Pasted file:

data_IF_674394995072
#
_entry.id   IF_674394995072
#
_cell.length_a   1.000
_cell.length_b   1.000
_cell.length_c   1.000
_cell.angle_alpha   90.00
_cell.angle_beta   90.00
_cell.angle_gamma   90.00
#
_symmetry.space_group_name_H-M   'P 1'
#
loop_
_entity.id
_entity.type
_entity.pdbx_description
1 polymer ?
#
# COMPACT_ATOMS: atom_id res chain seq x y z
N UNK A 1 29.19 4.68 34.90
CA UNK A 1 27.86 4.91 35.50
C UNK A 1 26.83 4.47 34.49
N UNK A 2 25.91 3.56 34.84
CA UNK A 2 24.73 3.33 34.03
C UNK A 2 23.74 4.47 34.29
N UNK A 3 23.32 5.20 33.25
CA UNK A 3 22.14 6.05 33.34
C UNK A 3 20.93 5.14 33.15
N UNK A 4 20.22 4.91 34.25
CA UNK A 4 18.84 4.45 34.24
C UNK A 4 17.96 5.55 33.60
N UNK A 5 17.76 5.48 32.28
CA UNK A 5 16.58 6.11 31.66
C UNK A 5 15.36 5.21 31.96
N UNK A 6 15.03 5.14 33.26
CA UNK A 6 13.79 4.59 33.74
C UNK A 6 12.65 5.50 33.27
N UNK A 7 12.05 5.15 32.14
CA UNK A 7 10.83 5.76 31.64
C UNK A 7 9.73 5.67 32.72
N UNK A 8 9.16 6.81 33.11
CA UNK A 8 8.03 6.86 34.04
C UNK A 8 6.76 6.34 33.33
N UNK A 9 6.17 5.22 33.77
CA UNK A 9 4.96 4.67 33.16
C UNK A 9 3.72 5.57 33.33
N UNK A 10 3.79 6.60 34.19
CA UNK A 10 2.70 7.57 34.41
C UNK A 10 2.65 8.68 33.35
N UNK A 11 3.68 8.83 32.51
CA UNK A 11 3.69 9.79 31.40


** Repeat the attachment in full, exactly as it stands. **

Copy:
data_IF_674394995072
#
_entry.id   IF_674394995072
#
_cell.length_a   1.000
_cell.length_b   1.000
_cell.length_c   1.000
_cell.angle_alpha   90.00
_cell.angle_beta   90.00
_cell.angle_gamma   90.00
#
_symmetry.space_group_name_H-M   'P 1'
#
loop_
_entity.id
_entity.type
_entity.pdbx_description
1 polymer ?
#
# COMPACT_ATOMS: atom_id res chain seq x y z
N UNK A 1 29.19 4.68 34.90
CA UNK A 1 27.86 4.91 35.50
C UNK A 1 26.83 4.47 34.49
N UNK A 2 25.91 3.56 34.84
CA UNK A 2 24.73 3.33 34.03
C UNK A 2 23.74 4.47 34.29
N UNK A 3 23.32 5.20 33.25
CA UNK A 3 22.14 6.05 33.34
C UNK A 3 20.93 5.14 33.15
N UNK A 4 20.22 4.91 34.25
CA UNK A 4 18.84 4.45 34.24
C UNK A 4 17.96 5.55 33.60
N UNK A 5 17.76 5.48 32.28
CA UNK A 5 16.58 6.11 31.66
C UNK A 5 15.36 5.21 31.96
N UNK A 6 15.03 5.14 33.26
CA UNK A 6 13.79 4.59 33.74
C UNK A 6 12.65 5.50 33.27
N UNK A 7 12.05 5.15 32.14
CA UNK A 7 10.83 5.76 31.64
C UNK A 7 9.73 5.67 32.72
N UNK A 8 9.16 6.81 33.11
CA UNK A 8 8.03 6.86 34.04
C UNK A 8 6.76 6.34 33.33
N UNK A 9 6.17 5.22 33.77
CA UNK A 9 4.96 4.67 33.16
C UNK A 9 3.72 5.57 33.33
N UNK A 10 3.79 6.60 34.19
CA UNK A 10 2.70 7.57 34.41
C UNK A 10 2.65 8.68 33.35
N UNK A 11 3.68 8.83 32.51
CA UNK A 11 3.69 9.79 31.40